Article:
In the 1970s, scientists realized that larger animals should suffer more from cancer. And that was not the case

Cancer is one of the most dreaded diseases of mankind. However, it is a disease that also affects animals. By studying cancer in animals we realized a strange paradox: contrary to what we expected, cancer does not affect large animals more than small animals.

number question Cancer arises from cells that fail and begin to reproduce uncontrollably. If we get mathematical, the calculation is simple: the higher the number of cells, the higher the probability of developing cancer. This probability should also increase with time: the more time passes, the more likely the cell will fail.

draw like a lottery, explained to the British press guardian Zoological Society of London veterinary pathologist Simon Spiro. So the life expectancy of an elephant should be much less than that of a human. The problem is… it doesn’t.

The case of whales is even more significant. It is estimated that if we apply the probability of “failure” of a human cell to the number of cells in a whale, their lifespan will be less than a year. However, these cetaceans can reach 200 years old.

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Peto’s paradox. We call this phenomenon Peto’s paradox in honor of Richard Peto, professor of medical statistics and epidemiology at the University of Oxford, who pointed out the discrepancy between theory and practice in this context in the 1970s. Peto observed that the relationship appears to be rather inverse: the larger the size, the less likely to develop the disease.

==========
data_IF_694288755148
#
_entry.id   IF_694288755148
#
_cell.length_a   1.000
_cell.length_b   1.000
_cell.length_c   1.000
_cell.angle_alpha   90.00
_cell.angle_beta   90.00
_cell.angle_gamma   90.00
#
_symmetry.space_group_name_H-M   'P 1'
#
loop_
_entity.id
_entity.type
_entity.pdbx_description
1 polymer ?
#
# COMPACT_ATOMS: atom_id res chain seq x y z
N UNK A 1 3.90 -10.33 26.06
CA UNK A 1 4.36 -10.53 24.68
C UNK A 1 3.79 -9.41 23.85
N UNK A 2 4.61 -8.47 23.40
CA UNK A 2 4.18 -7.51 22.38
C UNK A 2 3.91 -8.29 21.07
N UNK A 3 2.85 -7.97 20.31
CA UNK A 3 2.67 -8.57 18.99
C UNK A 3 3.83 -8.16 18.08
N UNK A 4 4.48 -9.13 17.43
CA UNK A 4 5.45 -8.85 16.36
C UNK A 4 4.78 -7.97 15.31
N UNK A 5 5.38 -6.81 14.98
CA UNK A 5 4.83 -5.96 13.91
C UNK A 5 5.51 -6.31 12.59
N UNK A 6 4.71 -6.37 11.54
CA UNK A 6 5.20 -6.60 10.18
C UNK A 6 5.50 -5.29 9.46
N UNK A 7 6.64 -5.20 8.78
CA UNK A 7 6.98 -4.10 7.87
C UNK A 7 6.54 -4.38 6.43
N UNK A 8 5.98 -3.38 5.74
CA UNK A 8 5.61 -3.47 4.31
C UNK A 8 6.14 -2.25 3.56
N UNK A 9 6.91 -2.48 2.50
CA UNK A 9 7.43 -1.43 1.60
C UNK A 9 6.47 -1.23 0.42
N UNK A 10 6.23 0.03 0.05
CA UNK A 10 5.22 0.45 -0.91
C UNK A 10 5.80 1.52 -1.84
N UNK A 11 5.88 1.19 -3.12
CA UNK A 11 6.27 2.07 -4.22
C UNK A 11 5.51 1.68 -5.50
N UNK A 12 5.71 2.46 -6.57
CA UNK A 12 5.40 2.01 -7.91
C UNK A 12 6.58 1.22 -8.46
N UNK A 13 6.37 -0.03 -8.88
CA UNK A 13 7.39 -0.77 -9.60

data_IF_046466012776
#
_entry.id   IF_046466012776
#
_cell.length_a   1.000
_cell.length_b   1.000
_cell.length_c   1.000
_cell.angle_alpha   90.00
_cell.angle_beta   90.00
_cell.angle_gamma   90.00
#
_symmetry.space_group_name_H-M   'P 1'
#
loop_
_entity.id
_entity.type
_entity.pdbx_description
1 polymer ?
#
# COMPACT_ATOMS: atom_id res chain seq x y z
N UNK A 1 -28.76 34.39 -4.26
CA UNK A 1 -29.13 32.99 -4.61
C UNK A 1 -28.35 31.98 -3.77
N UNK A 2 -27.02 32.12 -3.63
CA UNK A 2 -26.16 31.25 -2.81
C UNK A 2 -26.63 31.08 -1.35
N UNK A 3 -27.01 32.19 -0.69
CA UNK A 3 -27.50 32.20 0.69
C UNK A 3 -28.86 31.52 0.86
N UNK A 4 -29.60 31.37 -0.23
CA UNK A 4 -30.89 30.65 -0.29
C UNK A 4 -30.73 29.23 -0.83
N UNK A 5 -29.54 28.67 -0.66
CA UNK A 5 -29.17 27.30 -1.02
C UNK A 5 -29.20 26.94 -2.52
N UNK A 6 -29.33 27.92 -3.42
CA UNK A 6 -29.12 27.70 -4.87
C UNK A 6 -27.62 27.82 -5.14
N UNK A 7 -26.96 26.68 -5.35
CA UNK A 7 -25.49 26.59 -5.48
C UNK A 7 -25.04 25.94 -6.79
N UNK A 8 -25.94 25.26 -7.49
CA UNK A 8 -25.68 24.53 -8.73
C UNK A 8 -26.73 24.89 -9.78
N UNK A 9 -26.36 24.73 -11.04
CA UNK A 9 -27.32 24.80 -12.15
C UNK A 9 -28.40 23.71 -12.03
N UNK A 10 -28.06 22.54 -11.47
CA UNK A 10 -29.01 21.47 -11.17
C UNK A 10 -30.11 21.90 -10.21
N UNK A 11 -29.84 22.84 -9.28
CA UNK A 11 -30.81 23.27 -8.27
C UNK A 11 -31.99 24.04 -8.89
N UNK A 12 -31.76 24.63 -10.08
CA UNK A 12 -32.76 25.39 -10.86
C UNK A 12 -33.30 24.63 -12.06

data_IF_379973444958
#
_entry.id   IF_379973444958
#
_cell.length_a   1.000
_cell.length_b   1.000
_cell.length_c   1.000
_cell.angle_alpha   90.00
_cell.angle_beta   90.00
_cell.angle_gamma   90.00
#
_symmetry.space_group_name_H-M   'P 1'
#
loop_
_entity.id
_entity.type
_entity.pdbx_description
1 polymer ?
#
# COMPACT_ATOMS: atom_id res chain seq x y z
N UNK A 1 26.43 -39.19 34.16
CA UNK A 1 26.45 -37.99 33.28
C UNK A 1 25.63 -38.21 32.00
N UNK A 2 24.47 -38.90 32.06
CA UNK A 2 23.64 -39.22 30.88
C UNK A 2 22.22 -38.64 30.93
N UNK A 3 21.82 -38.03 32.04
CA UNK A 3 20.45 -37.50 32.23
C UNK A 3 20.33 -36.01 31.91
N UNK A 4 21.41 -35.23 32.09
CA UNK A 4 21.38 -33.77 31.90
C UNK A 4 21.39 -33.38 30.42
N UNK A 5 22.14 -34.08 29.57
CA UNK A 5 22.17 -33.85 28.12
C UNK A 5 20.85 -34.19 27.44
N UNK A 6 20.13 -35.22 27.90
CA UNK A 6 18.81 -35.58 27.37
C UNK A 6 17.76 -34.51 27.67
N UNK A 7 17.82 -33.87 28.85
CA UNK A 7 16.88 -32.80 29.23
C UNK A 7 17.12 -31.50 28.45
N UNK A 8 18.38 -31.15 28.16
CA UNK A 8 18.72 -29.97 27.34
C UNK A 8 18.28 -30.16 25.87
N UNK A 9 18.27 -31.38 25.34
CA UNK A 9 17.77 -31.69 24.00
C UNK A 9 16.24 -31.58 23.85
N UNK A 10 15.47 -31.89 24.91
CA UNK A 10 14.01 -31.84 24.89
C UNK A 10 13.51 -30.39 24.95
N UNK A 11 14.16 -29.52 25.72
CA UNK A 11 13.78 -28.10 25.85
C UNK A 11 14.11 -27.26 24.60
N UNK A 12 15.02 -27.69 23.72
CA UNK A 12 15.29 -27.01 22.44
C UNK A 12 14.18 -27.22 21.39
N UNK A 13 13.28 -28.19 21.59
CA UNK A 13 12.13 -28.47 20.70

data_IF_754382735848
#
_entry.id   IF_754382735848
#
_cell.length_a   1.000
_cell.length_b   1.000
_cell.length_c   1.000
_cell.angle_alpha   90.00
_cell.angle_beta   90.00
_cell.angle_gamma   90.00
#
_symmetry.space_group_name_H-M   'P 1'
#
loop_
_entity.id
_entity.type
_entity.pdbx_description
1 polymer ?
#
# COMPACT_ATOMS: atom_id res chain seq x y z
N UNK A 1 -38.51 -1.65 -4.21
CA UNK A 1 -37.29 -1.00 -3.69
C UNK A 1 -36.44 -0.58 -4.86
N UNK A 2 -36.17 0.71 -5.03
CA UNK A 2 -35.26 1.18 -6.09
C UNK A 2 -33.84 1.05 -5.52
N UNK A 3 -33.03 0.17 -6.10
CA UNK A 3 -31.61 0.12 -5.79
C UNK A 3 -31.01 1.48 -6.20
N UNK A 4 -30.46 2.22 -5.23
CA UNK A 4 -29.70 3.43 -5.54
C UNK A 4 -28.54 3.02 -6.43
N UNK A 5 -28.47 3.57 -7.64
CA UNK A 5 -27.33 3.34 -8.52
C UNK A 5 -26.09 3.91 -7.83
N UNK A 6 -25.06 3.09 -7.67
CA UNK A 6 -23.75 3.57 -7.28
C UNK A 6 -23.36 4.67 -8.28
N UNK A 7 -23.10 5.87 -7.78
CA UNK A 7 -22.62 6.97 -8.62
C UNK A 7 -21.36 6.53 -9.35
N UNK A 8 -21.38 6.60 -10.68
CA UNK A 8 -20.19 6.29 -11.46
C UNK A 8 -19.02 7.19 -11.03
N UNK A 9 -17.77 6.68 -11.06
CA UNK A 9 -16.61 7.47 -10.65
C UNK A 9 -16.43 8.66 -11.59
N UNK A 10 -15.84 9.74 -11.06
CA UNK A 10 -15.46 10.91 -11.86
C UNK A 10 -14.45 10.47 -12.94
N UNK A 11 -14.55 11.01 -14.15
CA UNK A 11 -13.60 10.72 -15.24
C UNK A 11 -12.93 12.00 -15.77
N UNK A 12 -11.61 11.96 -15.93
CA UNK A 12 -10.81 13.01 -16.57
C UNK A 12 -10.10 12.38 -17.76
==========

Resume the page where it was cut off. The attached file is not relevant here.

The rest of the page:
A hidden variable. But the probability of developing cancer is not merely a function of time and numbers. Cancer has an important genetic component. And it is in genes where scientists have found the solution to this paradox.

Spiro and his team studied dead animals at London Zoo. Their goal: to know how often their cells mutate, that is, how often their DNA changes. They found that there is a very precise inverse relationship between longevity and the frequency of these mutations: the more mutations per year, the shorter a species’ life.

At this point very different species have presented the same number of mutations throughout their lives. For example, a mouse can accumulate about 3,200 mutations during its four-year life at a rate of 400 mutations per year. However, a human accumulates about 3,760 mutations over his 80-year life, at a rate of 47 per year.

P53. Turning to elephants, two recent studies, one from the Université Autónoma de Barcelona’s Institute of Biotechnology and Biomedicine, and the other As noted by the University of Chicago and the University of Utah, a single gene holds many answers: One is called p53. So much so that it has earned the nickname “Guardian of the Genome”.

This gene may be behind the self-repairing ability of DNA in this species. This gene will prevent cellular mutations such as those behind the emergence of cancer. This is where the numbers work in elephants’ favor: if humans have one copy of this gene, pachyderms have twenty.

A normal concern. Cancer is one of the diseases that has attracted the most attention in the 20th century. This is no coincidence: with the sharp decline in mortality from infectious diseases, humans have crossed this other limit to their longevity.

This interest is why understanding cancer in animals is so important: the better we understand it, the easier it will be to find a cure. Or at least therapies that reduce the risks associated with the disease.

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Picture | Bering Land Bridge National Preserve, CC BY-SA 2.0